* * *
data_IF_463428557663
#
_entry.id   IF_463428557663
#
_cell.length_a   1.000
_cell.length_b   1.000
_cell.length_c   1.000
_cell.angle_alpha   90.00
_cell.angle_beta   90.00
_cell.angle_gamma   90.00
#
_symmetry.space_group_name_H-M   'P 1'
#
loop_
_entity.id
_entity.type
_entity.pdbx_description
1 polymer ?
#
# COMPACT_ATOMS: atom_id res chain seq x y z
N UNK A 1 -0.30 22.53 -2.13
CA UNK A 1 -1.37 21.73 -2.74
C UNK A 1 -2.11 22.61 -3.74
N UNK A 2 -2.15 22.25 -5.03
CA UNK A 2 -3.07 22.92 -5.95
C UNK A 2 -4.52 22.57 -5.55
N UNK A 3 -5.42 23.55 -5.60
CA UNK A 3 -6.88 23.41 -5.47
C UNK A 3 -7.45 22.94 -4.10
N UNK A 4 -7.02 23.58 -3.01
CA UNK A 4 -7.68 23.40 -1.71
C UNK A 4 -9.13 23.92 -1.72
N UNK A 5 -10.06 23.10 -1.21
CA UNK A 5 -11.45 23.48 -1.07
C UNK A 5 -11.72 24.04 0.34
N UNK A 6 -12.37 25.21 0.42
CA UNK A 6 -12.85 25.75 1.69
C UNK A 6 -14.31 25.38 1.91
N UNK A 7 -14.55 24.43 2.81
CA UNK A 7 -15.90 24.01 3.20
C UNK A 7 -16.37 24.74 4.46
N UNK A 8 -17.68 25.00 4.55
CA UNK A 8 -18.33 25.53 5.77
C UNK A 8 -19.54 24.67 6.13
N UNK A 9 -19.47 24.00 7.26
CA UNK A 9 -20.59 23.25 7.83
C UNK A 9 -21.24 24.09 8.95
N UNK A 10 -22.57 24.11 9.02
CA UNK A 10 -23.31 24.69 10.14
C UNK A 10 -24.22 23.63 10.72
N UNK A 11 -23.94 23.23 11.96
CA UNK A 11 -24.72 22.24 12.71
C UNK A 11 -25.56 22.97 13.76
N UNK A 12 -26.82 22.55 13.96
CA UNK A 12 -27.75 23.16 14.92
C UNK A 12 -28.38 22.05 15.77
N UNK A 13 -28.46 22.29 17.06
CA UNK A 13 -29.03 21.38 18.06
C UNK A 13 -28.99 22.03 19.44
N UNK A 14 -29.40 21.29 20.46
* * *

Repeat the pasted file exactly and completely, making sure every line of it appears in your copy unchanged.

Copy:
data_IF_463428557663
#
_entry.id   IF_463428557663
#
_cell.length_a   1.000
_cell.length_b   1.000
_cell.length_c   1.000
_cell.angle_alpha   90.00
_cell.angle_beta   90.00
_cell.angle_gamma   90.00
#
_symmetry.space_group_name_H-M   'P 1'
#
loop_
_entity.id
_entity.type
_entity.pdbx_description
1 polymer ?
#
# COMPACT_ATOMS: atom_id res chain seq x y z
N UNK A 1 -0.30 22.53 -2.13
CA UNK A 1 -1.37 21.73 -2.74
C UNK A 1 -2.11 22.61 -3.74
N UNK A 2 -2.15 22.25 -5.03
CA UNK A 2 -3.07 22.92 -5.95
C UNK A 2 -4.52 22.57 -5.55
N UNK A 3 -5.42 23.55 -5.60
CA UNK A 3 -6.88 23.41 -5.47
C UNK A 3 -7.45 22.94 -4.10
N UNK A 4 -7.02 23.58 -3.01
CA UNK A 4 -7.68 23.40 -1.71
C UNK A 4 -9.13 23.92 -1.72
N UNK A 5 -10.06 23.10 -1.21
CA UNK A 5 -11.45 23.48 -1.07
C UNK A 5 -11.72 24.04 0.34
N UNK A 6 -12.37 25.21 0.42
CA UNK A 6 -12.85 25.75 1.69
C UNK A 6 -14.31 25.38 1.91
N UNK A 7 -14.55 24.43 2.81
CA UNK A 7 -15.90 24.01 3.20
C UNK A 7 -16.37 24.74 4.46
N UNK A 8 -17.68 25.00 4.55
CA UNK A 8 -18.33 25.53 5.77
C UNK A 8 -19.54 24.67 6.13
N UNK A 9 -19.47 24.00 7.26
CA UNK A 9 -20.59 23.25 7.83
C UNK A 9 -21.24 24.09 8.95
N UNK A 10 -22.57 24.11 9.02
CA UNK A 10 -23.31 24.69 10.14
C UNK A 10 -24.22 23.63 10.72
N UNK A 11 -23.94 23.23 11.96
CA UNK A 11 -24.72 22.24 12.71
C UNK A 11 -25.56 22.97 13.76
N UNK A 12 -26.82 22.55 13.96
CA UNK A 12 -27.75 23.16 14.92
C UNK A 12 -28.38 22.05 15.77
N UNK A 13 -28.46 22.29 17.06
CA UNK A 13 -29.03 21.38 18.06
C UNK A 13 -28.99 22.03 19.44
N UNK A 14 -29.40 21.29 20.46